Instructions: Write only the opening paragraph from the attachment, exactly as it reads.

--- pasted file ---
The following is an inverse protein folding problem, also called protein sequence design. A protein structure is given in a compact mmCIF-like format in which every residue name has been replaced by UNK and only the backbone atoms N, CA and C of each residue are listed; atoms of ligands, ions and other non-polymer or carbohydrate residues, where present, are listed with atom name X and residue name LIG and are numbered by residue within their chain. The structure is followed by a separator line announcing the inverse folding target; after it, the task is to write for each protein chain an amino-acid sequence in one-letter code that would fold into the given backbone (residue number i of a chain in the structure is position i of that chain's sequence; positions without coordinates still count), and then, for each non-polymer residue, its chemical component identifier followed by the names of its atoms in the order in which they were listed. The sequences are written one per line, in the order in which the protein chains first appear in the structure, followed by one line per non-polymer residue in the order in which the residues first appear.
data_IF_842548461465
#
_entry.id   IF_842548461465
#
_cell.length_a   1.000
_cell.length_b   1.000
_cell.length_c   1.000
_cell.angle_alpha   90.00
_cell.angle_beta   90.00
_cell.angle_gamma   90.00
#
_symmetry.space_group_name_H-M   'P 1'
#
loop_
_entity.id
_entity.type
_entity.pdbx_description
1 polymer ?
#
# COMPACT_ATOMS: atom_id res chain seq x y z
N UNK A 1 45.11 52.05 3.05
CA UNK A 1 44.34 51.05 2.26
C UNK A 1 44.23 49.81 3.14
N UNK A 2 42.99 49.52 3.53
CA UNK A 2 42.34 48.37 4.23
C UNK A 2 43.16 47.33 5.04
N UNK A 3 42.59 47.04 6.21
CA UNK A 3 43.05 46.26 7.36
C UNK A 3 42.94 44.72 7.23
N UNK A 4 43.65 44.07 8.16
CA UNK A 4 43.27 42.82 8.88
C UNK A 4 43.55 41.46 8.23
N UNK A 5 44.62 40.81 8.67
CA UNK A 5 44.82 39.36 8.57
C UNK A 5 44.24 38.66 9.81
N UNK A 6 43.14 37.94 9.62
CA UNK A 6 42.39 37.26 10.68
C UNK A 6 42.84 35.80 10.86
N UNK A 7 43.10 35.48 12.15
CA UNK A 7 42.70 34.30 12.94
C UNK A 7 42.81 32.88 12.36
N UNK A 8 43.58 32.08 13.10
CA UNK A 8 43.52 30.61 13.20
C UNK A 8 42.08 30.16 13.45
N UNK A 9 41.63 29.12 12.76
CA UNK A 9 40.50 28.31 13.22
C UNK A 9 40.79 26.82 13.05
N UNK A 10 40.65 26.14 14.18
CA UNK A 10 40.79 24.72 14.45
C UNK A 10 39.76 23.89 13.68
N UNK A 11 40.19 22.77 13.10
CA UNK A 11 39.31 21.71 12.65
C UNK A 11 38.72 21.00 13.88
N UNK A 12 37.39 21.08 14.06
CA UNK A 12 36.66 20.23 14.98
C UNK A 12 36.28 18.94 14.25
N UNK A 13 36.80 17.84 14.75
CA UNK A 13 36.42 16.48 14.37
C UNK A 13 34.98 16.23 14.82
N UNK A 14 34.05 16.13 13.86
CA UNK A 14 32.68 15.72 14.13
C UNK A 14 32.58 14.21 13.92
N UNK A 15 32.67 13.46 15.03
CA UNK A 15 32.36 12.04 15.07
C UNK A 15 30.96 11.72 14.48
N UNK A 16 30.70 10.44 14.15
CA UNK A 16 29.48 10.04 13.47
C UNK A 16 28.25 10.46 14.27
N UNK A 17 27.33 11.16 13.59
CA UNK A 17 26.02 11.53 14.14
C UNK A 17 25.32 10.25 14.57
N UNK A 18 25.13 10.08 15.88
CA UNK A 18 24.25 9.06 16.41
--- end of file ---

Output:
The following is an inverse protein folding problem, also called protein sequence design. A protein structure is given in a compact mmCIF-like format in which every residue name has been replaced by UNK and only the backbone atoms N, CA and C of each residue are listed; atoms of ligands, ions and other non-polymer or carbohydrate residues, where present, are listed with atom name X and residue name LIG and are numbered by residue within their chain. The structure is followed by a separator line announcing the inverse folding target; after it, the task is to write for each protein chain an amino-acid sequence in one-letter code that would fold into the given backbone (residue number i of a chain in the structure is position i of that chain's sequence; positions without coordinates still count), and then, for each non-polymer residue, its chemical component identifier followed by the names of its atoms in the order in which they were listed. The sequences are written one per line, in the order in which the protein chains first appear in the structure, followed by one line per non-polymer residue in the order in which the residues first appear.